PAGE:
What Causes Kidney Stones?

Different kinds of stones form in different people for different reasons.

  • High blood pressure, diabetes, osteoporosis, chronic diarrhea, and other diseases can increase the risk of stone formation
  • Obesity is also a major risk factor
  • Heredity can play a role in the formation of some kinds of stones
  • Certain metabolic imbalances, such as too much (or too little) calcium or too much oxalate, a common by-product of food, may be involved
  • Some medications and supplements, including guaifenesin (for coughs), topiramate (for epilepsy), and phosphate-binding antacids, can increase the risk of stone formation

Diet and lifestyle

Other important risk factors for stone formation are directly related to diet and lifestyle, such as excessive salt intake and consuming too much animal protein (meat, poultry, and fish). Not drinking enough fluids is strongly linked to kidney stones.

Substances that encourage or discourage stone formation can be divided into 2 categories.

Stone promoters

Promoters are substances that increase the levels of stone-forming salts in the kidney. They are frequently associated with certain foods or medications (see table below). Inadequate fluid consumption also promotes stone disease because it leads to higher concentration of salts in the kidney. Dehydration is strongly linked to kidney stones.

Stone inhibitors

Inhibitors are substances that slow the formation and growth of stones. When the urine has low levels of inhibitors, kidney stones are more likely to develop. One of the most important inhibitors of kidney stones is citrate.

A handy rule of thumb in preventing stone disease is to avoid the stone promoters and focus on stone-inhibiting strategies. The table below shows a quick overview.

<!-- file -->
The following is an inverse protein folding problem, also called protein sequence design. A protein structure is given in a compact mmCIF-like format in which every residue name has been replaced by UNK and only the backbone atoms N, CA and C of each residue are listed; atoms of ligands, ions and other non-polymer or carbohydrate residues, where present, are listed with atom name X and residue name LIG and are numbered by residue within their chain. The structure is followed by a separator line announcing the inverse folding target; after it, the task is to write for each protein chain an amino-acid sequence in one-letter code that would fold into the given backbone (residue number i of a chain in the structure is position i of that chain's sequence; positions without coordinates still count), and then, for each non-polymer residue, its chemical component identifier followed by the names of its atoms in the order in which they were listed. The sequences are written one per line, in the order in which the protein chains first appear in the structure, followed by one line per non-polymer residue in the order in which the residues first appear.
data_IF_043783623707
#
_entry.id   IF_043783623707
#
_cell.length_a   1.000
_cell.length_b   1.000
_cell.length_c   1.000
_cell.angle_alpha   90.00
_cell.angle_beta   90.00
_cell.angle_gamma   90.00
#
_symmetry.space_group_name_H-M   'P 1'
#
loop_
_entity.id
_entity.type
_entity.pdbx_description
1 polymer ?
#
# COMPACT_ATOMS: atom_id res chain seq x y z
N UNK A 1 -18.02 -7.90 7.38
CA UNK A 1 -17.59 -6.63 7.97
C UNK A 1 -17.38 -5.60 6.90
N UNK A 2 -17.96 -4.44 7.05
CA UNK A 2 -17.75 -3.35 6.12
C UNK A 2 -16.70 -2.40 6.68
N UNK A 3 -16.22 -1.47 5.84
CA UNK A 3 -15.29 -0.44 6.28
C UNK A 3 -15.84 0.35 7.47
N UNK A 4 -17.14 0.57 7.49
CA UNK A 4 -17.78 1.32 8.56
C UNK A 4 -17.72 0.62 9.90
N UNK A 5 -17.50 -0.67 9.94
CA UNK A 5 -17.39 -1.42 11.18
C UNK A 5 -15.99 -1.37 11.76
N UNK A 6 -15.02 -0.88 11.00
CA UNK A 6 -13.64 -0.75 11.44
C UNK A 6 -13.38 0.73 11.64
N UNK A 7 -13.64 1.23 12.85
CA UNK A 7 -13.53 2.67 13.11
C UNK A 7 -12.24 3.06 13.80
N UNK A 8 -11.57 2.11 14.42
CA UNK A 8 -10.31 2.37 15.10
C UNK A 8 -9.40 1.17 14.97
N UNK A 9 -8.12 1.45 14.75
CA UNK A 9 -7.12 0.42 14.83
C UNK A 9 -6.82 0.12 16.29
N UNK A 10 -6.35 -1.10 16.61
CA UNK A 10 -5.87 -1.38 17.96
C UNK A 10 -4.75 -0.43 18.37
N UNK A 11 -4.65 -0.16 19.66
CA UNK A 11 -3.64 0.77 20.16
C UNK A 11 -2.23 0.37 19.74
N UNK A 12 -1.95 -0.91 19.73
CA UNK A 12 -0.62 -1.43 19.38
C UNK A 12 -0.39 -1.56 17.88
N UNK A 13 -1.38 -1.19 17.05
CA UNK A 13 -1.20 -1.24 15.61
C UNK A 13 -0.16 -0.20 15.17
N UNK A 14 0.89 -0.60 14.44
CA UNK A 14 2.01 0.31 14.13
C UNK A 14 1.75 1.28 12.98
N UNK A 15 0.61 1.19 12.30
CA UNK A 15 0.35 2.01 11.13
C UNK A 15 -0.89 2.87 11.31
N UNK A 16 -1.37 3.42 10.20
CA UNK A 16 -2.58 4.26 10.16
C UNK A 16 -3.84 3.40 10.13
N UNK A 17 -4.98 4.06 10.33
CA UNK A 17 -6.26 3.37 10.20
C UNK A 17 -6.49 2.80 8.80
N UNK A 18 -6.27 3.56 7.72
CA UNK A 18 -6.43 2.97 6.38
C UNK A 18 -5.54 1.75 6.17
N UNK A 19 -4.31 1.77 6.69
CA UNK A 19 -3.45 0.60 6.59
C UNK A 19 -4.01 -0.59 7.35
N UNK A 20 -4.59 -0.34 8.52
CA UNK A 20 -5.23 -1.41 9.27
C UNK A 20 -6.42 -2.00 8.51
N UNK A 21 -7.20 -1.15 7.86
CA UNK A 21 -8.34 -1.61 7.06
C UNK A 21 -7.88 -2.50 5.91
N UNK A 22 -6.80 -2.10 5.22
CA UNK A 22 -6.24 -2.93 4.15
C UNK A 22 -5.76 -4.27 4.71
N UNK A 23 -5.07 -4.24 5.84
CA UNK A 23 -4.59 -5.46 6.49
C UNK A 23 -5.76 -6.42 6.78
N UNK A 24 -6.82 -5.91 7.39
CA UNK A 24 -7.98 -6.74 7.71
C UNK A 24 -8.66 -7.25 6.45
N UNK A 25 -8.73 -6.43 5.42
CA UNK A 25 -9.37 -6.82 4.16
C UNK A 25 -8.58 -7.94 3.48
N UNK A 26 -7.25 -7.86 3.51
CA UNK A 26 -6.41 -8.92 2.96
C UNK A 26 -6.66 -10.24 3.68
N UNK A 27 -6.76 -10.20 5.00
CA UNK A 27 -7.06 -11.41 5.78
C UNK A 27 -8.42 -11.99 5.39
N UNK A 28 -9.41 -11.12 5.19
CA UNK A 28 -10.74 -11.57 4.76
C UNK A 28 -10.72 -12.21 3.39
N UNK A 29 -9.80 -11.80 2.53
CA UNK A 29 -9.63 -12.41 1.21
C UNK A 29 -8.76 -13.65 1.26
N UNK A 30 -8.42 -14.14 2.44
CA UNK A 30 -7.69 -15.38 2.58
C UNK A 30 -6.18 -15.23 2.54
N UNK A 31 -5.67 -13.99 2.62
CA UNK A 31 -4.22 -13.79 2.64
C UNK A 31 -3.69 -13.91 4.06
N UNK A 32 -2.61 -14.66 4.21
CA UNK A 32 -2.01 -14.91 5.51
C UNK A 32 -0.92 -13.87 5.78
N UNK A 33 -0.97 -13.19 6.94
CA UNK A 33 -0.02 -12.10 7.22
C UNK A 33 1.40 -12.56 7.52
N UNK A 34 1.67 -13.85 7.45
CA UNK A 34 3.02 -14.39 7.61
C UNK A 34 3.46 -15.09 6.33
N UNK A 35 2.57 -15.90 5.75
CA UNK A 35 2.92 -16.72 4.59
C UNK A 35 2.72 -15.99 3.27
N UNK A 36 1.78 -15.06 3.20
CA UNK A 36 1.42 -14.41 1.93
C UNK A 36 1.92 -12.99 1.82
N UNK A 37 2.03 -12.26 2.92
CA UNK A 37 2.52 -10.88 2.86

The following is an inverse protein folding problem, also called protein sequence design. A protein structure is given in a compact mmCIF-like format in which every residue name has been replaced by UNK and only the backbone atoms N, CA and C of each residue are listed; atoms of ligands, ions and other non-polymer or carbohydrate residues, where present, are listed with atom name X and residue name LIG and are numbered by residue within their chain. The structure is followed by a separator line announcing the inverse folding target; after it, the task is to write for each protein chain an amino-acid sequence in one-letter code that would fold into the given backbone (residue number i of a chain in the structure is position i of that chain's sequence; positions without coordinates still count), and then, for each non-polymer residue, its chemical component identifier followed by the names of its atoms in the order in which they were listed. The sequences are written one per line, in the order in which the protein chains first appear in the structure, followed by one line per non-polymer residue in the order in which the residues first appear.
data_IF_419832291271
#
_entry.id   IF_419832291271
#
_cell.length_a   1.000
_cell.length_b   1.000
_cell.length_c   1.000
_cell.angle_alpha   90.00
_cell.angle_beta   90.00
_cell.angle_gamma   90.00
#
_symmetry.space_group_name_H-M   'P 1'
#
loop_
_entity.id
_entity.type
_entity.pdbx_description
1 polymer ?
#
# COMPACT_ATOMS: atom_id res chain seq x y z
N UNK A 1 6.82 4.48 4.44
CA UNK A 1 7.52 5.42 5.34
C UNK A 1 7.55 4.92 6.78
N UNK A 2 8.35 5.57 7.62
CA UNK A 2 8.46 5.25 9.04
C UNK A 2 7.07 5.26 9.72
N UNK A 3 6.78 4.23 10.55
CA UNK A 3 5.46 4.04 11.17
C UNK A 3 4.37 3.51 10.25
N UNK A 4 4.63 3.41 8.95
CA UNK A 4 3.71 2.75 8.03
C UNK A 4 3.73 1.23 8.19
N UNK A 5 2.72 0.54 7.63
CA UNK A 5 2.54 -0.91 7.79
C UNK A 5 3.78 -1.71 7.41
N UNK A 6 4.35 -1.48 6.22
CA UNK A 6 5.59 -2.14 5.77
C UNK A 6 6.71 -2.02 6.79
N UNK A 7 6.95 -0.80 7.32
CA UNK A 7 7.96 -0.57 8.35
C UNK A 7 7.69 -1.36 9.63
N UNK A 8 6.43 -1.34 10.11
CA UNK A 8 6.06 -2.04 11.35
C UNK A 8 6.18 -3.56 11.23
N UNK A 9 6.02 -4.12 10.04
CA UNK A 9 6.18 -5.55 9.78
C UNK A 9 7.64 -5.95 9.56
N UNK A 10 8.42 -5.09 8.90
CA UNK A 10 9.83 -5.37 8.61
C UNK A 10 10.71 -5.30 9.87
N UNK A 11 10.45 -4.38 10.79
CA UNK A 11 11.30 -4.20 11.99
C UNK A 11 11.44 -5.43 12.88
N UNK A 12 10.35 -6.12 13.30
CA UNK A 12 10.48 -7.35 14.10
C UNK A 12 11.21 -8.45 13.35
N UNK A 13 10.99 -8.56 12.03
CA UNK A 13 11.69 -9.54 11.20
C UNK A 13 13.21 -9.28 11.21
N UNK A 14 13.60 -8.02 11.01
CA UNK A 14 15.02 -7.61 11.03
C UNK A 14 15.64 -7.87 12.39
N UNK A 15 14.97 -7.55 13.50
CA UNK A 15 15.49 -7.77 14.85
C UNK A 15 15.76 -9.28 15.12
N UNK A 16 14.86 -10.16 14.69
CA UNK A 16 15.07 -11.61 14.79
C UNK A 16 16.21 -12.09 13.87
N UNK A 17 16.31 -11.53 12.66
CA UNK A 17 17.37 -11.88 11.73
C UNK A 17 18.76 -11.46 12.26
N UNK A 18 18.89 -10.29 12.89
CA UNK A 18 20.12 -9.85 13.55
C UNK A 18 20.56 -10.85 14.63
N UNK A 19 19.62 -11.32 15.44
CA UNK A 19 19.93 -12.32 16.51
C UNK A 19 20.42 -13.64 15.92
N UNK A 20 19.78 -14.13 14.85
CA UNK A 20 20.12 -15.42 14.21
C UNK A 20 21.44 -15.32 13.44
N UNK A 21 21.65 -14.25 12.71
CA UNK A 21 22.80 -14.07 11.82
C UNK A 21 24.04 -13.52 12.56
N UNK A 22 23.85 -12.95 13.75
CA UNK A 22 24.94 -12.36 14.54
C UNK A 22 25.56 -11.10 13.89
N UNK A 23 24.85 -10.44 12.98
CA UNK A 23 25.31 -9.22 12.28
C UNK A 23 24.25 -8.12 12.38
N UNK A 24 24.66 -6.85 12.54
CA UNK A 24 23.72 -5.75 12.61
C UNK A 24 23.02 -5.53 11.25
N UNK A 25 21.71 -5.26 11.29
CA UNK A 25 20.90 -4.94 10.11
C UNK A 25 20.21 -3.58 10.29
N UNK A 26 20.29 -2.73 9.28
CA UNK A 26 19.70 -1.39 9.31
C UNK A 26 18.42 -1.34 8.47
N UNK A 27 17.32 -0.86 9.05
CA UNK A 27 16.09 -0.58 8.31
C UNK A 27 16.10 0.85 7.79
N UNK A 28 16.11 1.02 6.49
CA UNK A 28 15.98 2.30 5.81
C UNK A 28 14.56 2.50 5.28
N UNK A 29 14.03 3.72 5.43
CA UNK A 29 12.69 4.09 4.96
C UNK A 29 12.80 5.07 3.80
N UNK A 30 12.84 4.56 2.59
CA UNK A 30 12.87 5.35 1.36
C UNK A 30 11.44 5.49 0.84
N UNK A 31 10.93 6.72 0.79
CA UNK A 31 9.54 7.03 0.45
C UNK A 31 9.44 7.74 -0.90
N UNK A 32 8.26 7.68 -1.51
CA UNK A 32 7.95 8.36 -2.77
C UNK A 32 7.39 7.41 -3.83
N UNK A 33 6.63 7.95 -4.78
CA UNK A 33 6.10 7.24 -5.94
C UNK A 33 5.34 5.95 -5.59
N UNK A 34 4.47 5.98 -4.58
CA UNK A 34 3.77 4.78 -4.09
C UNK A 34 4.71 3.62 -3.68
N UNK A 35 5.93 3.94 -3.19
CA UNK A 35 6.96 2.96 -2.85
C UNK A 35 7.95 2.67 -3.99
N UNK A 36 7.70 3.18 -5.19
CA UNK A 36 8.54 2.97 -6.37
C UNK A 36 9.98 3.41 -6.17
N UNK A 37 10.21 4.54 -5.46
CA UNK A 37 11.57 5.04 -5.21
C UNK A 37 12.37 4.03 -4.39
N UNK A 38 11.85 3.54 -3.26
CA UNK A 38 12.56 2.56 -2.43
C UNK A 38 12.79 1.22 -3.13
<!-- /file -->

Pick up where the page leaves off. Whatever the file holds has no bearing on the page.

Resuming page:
Stone promoters Stone-inhibiting strategies
Not enough fluid intake, low urine output, high urine supersaturation Drink at least 3 liters (quarts) of water or other low-sugar, low-calorie beverages daily, distributed throughout the day as much as possible
Too much salt intake Restrict salt to 2000-2400 mg/day by reducing intake of processed foods, cheese, luncheon meats, salty snacks, and added salt
Too much animal protein (meat, poultry, fish) Limit meat, poultry, and fish intake as needed to reduce targeted risk factors* identified by your doctor (such as high urine calcium or high urine uric acid); limit of 6 ounces per day is a good starting goal
Too much oxalate absorbed in the digestive tract (oxalate is commonly found in many plant foods) If you normally eat a lot of high-oxalate foods (spinach, beets, chocolate, nuts, seeds, and potatoes), reduce portion sizes and eat them less often

If your diet is already low in high-oxalate foods, follow normal recommendations for dairy intake; it is important not to restrict calcium-containing foods because calcium binds with oxalate in your digestive tract to reduce the amount of oxalate in the kidneys

*You may have only one risk factor for kidney stones or a combination of factors. Discuss your specific risk factors with your medical management team.

  1. The Medical News [Internet]. Mayo Clinic discusses kidney stone treatment options [cited 2010 Mar 11]. Available at: http://www.news-medical.net/news/20090917/Mayo-Clinic-Health-Letter-discusses-kidney-stone-treatment-options.aspx.

This information is intended to augment, not replace, the advice of your doctor. If you have any questions about this content, please talk to your doctor.